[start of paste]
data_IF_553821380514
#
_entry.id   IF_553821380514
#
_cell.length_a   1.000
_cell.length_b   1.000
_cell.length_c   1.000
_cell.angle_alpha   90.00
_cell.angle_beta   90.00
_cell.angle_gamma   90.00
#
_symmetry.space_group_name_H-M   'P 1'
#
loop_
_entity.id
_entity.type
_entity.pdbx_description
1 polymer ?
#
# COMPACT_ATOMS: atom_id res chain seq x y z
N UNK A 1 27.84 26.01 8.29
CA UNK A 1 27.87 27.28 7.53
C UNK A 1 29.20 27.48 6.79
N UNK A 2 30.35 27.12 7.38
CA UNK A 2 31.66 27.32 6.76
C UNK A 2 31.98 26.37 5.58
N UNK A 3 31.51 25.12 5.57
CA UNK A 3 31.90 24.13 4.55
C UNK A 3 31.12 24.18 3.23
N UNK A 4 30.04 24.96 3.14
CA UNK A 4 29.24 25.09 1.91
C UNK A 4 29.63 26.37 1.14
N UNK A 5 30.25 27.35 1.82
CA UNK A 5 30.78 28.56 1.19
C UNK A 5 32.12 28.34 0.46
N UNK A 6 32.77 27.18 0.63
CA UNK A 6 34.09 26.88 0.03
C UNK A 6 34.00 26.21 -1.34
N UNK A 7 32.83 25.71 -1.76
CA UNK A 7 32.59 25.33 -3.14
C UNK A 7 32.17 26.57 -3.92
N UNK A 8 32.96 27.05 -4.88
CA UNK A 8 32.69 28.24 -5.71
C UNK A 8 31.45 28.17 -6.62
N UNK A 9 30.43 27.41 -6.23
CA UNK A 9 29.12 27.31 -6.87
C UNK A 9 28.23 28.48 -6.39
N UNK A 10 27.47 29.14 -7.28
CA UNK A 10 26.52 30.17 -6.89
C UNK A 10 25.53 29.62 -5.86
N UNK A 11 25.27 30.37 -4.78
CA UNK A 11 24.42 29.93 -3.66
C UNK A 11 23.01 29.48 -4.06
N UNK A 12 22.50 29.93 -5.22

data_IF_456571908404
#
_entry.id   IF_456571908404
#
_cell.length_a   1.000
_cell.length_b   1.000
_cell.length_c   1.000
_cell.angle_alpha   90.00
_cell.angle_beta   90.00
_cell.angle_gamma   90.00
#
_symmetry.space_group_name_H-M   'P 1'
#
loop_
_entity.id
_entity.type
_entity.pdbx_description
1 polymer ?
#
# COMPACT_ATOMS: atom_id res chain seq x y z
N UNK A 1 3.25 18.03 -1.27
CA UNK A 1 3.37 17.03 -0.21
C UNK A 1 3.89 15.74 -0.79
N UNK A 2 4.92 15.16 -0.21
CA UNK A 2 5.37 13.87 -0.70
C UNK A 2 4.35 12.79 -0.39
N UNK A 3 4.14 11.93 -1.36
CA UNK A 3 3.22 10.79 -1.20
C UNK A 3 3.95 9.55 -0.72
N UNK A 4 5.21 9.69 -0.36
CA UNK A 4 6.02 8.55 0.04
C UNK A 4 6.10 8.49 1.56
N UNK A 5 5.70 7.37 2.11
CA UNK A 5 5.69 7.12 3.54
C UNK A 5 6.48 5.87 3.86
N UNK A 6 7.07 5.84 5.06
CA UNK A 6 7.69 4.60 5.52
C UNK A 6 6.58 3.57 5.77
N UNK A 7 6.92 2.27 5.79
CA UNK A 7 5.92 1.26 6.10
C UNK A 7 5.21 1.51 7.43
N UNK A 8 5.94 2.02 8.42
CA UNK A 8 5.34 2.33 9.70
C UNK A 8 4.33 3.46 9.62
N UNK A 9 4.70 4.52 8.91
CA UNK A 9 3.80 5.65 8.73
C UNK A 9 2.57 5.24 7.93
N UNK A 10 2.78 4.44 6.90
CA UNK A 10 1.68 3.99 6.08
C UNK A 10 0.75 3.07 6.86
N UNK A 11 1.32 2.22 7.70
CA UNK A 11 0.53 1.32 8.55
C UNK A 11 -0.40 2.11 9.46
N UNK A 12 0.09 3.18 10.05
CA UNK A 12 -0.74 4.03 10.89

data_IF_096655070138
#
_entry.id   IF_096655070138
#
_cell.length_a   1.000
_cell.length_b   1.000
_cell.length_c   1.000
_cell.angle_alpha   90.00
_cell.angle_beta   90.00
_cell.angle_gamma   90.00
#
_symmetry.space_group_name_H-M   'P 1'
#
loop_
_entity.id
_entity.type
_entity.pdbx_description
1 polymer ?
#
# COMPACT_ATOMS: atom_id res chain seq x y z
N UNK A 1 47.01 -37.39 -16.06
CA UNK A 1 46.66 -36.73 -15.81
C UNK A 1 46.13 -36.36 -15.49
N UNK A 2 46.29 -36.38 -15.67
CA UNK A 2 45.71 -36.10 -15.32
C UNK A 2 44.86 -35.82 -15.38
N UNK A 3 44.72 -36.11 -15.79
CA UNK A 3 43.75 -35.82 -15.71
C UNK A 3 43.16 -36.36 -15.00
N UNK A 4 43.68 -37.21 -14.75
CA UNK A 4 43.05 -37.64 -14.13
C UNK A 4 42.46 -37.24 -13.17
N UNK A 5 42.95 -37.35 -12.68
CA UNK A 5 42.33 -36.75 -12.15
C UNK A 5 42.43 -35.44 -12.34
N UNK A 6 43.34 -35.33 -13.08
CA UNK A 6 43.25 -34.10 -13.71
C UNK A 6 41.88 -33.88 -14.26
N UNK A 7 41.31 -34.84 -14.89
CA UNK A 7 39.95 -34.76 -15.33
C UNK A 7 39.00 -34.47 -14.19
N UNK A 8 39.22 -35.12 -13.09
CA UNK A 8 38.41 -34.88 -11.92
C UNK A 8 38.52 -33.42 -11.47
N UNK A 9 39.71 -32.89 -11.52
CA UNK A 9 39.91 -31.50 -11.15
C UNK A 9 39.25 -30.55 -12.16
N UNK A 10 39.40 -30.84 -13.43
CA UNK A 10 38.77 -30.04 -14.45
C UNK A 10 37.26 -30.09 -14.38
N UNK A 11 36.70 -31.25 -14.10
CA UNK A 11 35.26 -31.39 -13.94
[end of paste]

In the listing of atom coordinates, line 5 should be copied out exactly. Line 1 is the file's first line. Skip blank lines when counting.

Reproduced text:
_cell.length_a   1.000